CHINA: International media change sentiments after earthquake
China provides local and foreign journalists with information about rescue efforts and access to areas affected by May 19 earthquake in Sichuan province
Friday, May 16, 2008
Foreign and local media commended the Chinese government for its timely and transparent disclosure of information following Monday's massive earthquake in rural Sichuan province.
The earthquake occurred roughly two weeks after Cyclone Nargis struck Myanmar, and the differences between the two governments' rescue efforts and media policies led to an unexpected tempering of criticism of China.
In an editorial that contrasted China and Myanmar's handling of recent natural disasters, The Guardian said China changed its stance on government control over the media because it learned from previous mistakes, such as how it dealt with the SARS epidemic in 2003, and because it realized that public opinion could be used as a tool "against feckless local authorities."
Jaime FlorCruz, CNN's Beijing bureau chief, wrote that the extensive and constantly-updated "graphic footage" of the earthquake devastation on China's state-run news networks is rare. CCTV and some local television stations have even foregone regular programming for 24-hour news coverage of rescue and relief efforts.
"Today's more open, quick and aggressive reporting is a stark departure from China's poor performance in recent years," wrote FlorCruz.
A news report from the Los Angeles Times said media coverage, domestically and internationally, "strikes a delicate balance between eliciting sympathy and depicting China as a developed country." The Communist Party's central propaganda department initially barred local media from the disaster scene, ordering Chinese news organizations to use material from state media CCTV and Xinhua News Agency, but gave up after the order was largely ignored.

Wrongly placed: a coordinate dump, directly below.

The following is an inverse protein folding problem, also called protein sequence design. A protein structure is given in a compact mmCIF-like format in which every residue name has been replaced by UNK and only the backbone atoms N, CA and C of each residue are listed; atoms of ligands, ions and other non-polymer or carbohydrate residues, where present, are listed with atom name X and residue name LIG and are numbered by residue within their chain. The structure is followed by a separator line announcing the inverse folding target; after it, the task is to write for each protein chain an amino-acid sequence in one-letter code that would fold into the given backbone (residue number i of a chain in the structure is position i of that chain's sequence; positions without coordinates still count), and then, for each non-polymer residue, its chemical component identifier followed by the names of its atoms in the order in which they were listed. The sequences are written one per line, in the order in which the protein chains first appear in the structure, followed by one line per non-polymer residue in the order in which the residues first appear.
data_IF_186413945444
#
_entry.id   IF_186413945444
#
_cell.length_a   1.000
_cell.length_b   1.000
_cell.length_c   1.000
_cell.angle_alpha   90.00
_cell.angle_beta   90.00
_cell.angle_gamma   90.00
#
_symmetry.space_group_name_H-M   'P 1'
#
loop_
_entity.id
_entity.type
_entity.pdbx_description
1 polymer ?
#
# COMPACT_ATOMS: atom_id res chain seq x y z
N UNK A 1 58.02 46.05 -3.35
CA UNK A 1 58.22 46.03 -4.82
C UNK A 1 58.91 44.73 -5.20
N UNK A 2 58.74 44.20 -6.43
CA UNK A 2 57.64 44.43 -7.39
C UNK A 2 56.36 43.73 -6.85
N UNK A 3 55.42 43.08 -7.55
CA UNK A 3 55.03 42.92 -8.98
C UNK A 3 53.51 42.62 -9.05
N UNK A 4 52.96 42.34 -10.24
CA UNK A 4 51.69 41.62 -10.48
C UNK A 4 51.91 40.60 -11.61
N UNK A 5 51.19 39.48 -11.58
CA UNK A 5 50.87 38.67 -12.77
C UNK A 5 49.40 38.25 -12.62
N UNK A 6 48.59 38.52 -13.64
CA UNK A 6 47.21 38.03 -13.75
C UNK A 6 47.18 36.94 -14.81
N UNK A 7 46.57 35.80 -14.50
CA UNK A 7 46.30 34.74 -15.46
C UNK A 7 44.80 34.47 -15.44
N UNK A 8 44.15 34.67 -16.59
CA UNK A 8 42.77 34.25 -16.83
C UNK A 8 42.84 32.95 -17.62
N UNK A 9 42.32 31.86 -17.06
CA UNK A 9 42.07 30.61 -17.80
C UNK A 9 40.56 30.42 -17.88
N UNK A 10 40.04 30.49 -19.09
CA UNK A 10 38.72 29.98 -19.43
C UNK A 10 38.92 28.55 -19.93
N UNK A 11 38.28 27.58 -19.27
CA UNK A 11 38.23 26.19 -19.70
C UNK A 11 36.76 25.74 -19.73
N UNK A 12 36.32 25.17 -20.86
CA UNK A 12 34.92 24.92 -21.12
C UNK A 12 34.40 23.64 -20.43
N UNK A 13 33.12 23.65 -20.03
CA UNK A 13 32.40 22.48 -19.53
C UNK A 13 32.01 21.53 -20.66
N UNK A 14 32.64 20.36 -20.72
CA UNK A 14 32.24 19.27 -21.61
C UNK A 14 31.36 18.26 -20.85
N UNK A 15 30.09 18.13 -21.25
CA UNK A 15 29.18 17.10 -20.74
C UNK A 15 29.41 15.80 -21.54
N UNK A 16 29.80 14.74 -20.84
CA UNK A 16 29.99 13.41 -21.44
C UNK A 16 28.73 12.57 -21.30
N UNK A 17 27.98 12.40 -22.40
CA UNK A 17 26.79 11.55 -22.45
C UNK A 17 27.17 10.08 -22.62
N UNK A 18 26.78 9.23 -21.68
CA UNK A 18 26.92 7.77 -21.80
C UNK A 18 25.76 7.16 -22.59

"Realizing the symbolic importance of the moment, Premier Wen Jiabao rushed to the scene, and was widely photographed kneeling in the wreckage, consoling victims and advising rescue teams," L.A. Times' Barbara Demick wrote.
In a news analysis piece, Andrew Jacobs of The New York Times said, "In its zigzagging pursuit of a more nimble and effective form of authoritarian rule, China may be having a defining moment." Beijing has, so far, permitted foreign journalists unrestricted access. Xinhua has continuously updated information on casualties and rescue teams' progress. Internet sites have been inundated with videos and commentaries, including criticism of the military's response.
The May 12 earthquake -- registering a magnitude of 7.8 on the Richter scale -- struck at 2:28 p.m. local time. The epicenter was Wenchuan County, about 50 miles northwest of Chengdu, the capital of Sichuan province.
As of Friday, 2 p.m. Beijing Time, the confirmed death toll was 22,069 but more than 50,000 people are feared dead, according to the rescue headquarters of the State Council.
Another 168,669 people were injured and 12,300 buried in the rubble. More than 100,000 People's Liberation Army soldiers and armed police and 1,235 medical teams, along with local officials and volunteers, raced the clock to conduct rescue and relief operations. A Japanese team of rescue workers has arrived in Chengdu on Friday, and foreign aid workers from Taiwan, Russia, South Korea and Singapore are expected to arrive soon.
Date Posted: 5/16/2008